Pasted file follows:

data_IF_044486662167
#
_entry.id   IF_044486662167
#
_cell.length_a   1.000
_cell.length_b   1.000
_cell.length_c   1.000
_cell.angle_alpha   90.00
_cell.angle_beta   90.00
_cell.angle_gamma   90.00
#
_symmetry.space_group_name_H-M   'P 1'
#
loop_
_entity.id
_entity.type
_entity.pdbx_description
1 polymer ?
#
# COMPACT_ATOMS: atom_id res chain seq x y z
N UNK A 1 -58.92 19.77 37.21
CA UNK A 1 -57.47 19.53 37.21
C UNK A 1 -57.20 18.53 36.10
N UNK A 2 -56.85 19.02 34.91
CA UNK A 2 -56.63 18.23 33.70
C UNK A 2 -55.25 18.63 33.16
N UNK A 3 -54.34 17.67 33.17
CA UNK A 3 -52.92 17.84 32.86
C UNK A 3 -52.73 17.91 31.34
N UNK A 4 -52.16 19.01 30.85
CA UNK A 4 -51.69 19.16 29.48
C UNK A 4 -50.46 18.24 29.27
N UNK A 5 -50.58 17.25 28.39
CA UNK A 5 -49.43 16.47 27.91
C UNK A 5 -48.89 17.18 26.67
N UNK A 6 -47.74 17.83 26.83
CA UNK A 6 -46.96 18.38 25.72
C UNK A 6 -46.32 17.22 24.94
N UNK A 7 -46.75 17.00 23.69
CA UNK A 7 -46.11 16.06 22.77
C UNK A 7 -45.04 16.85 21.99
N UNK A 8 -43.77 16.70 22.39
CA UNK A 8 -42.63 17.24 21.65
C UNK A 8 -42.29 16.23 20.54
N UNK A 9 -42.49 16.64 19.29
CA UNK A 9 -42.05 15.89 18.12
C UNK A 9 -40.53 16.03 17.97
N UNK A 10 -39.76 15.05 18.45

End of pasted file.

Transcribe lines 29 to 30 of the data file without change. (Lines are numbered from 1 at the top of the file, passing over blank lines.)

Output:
C UNK A 3 -52.73 17.91 31.34
N UNK A 4 -52.16 19.01 30.85